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  • Fri., Apr. 18, 2014 6:00PM - 8:30PM CDT Tailgate Tour: Rice Lake party

    The Green Bay Packers announced plans for the ninth ‘Green Bay Packers Tailgate Tour,’ set for April 15-19. This year’s tour includes two stops in Michigan, in addition to three Wisconsin stops, to visit with fans and thank them in person for their support.

    Tour celebrities will include Packers President/CEO Mark Murphy, players Jarrett Bush, Brad Jones and Mason Crosby, and Packers alumni Paul Coffman, Lynn Dickey and James Lofton.

    The tailgate parties will welcome the players and alumni arriving at each location at 6 p.m., and will run until 8:30 p.m., except in Merrill, where the tailgate party will take place from 12:30 to 3 p.m. A local non-profit organization will host each party which will feature food, giveaways, question-and-answer sessions and autographs. Tailgate party tickets cost $30.

    General admission tickets also will be available for $5, which includes access to the Q-and-A sessions as well as tailgate party activities. Food and beverage will be available for purchase. Due to space limitations, no general admission tickets will be available in Ironwood. 

    One hundred percent of the Tailgate Tour proceeds will benefit the hosting organizations.

    Tickets for the tailgate parties at all locations will go on sale Friday, Feb. 28. ‘Green Bay Packers Tailgate Tour’ tailgate party locations, hosting organizations and ticket information are as follows:

    Rice Lake: Barron County Fairgrounds. To benefit Benjamin’s House. Tickets on sale at Marketplace Foods, 330 S. Main St., Rice Lake; and Rainbow Home Center, 1124 Hammond Ave., Rice Lake.

  • Sat., Apr. 19, 2014 12:30PM - 3:00PM CDT Tailgate Tour: Merrill party

    The Green Bay Packers announced plans for the ninth ‘Green Bay Packers Tailgate Tour,’ set for April 15-19. This year’s tour includes two stops in Michigan, in addition to three Wisconsin stops, to visit with fans and thank them in person for their support.

    Tour celebrities will include Packers President/CEO Mark Murphy, players Jarrett Bush, Brad Jones and Mason Crosby, and Packers alumni Paul Coffman, Lynn Dickey and James Lofton.

    The tailgate parties will welcome the players and alumni arriving at each location at 6 p.m., and will run until 8:30 p.m., except in Merrill, where the tailgate party will take place from 12:30 to 3 p.m. A local non-profit organization will host each party which will feature food, giveaways, question-and-answer sessions and autographs. Tailgate party tickets cost $30.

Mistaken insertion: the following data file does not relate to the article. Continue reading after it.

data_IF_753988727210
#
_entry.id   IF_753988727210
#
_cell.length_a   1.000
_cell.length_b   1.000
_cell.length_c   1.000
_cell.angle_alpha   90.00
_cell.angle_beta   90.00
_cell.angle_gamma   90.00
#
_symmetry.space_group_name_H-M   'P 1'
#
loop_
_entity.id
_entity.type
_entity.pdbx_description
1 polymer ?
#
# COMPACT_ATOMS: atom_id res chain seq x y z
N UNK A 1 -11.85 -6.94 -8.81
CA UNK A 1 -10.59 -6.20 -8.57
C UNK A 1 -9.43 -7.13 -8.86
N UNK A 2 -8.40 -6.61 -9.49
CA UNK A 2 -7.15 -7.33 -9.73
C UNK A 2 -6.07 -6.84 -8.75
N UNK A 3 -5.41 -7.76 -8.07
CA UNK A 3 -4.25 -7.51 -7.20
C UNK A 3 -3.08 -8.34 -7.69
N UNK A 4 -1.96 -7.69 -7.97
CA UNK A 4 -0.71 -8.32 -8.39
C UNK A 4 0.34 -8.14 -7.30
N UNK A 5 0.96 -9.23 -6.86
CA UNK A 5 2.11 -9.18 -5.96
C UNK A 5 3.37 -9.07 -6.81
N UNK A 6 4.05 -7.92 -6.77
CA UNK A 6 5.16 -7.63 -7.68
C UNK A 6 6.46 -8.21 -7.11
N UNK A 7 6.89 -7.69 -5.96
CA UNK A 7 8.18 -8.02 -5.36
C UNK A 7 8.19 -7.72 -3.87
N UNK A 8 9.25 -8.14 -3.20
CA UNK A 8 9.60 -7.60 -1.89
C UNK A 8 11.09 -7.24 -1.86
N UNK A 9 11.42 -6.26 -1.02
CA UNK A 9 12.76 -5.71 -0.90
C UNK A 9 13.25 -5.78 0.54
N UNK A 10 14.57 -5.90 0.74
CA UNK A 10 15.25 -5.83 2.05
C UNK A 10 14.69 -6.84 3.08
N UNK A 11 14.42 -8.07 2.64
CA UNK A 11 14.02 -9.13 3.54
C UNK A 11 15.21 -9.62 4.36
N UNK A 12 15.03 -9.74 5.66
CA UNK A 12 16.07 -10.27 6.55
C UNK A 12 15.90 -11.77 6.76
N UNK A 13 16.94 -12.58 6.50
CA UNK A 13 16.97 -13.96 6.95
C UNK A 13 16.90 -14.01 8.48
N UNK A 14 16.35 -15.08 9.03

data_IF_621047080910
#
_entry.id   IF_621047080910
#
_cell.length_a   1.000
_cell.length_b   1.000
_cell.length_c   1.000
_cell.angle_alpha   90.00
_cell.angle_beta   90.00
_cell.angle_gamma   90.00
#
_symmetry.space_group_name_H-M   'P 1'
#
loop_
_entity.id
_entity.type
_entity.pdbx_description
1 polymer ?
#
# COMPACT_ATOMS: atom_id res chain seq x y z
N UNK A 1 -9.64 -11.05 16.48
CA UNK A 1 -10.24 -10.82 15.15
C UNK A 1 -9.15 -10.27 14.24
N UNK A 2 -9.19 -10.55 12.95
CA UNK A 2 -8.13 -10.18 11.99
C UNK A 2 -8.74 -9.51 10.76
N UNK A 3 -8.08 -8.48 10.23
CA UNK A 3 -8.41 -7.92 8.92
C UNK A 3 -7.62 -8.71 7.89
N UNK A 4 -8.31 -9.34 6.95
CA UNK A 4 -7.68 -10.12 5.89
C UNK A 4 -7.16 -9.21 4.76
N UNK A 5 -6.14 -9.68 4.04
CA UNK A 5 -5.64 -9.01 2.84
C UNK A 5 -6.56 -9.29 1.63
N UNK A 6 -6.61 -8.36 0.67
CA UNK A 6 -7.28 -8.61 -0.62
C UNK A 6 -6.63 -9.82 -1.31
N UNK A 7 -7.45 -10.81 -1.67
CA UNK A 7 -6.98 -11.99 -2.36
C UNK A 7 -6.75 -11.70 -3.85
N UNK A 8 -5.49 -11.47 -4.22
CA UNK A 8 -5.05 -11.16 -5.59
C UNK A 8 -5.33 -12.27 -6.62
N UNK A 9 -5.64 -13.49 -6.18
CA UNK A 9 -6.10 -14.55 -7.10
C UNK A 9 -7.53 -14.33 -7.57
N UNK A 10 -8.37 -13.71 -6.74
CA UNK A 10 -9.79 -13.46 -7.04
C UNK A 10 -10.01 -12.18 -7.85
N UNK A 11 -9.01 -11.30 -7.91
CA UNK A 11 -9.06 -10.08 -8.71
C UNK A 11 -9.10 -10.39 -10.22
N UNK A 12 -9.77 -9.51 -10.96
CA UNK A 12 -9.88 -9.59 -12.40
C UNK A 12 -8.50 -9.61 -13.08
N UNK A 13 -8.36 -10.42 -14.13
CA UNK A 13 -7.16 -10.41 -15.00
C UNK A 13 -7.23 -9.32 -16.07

General admission tickets also will be available for $5, which includes access to the Q-and-A sessions as well as tailgate party activities. Food and beverage will be available for purchase. Due to space limitations, no general admission tickets will be available in Ironwood. 

    One hundred percent of the Tailgate Tour proceeds will benefit the hosting organizations.

    Tickets for the tailgate parties at all locations will go on sale Friday, Feb. 28. ‘Green Bay Packers Tailgate Tour’ tailgate party locations, hosting organizations and ticket information are as follows:

    Merrill: MARC. To benefit Riverbend Trail. Tickets on sale at Merrill Chamber of Commerce, 705 N. Center Ave., Merrill; Dave’s County Market, 300 E. 1st St., Merrill; and Drew’s Piggly Wiggly, 3404 E. Main St., Merrill. Tickets also available online at www.merrillchamber.org.

  • Sat., Apr. 26, 2014 8:00AM - 6:00PM CDT Packers Pro Shop Tent Sale

    The sale is taking place earlier than in previous years, due to the construction at Lambeau Field and the work that the Pro Shop team must complete in preparation for the new store, which will open this summer. Visitors to Lambeau Field should enter the Atrium through the Oneida Nation Gate. Parking is available in the lot on Lambeau Field’s east side near the Oneida Nation Gate, which can be accessed off Oneida Street and Lombardi Avenue.

    The sale will feature the traditional mix of Pro Shop items greatly reduced in price and other special purchases.

    The team’s football operations staff also has provided Packers team apparel no longer in use, including a large assortment of t-shirts, shorts, jackets, jerseys and pants. Some items are practice-worn gear not normally available in the Pro Shop.

    The tent sale began in 1994 in the parking lot outside the former Pro Shop on the north end of Lambeau Field and grew into a popular event. Now in its 11th year in the Atrium, the tent sale also was held in the west side stadium concourse in previous years.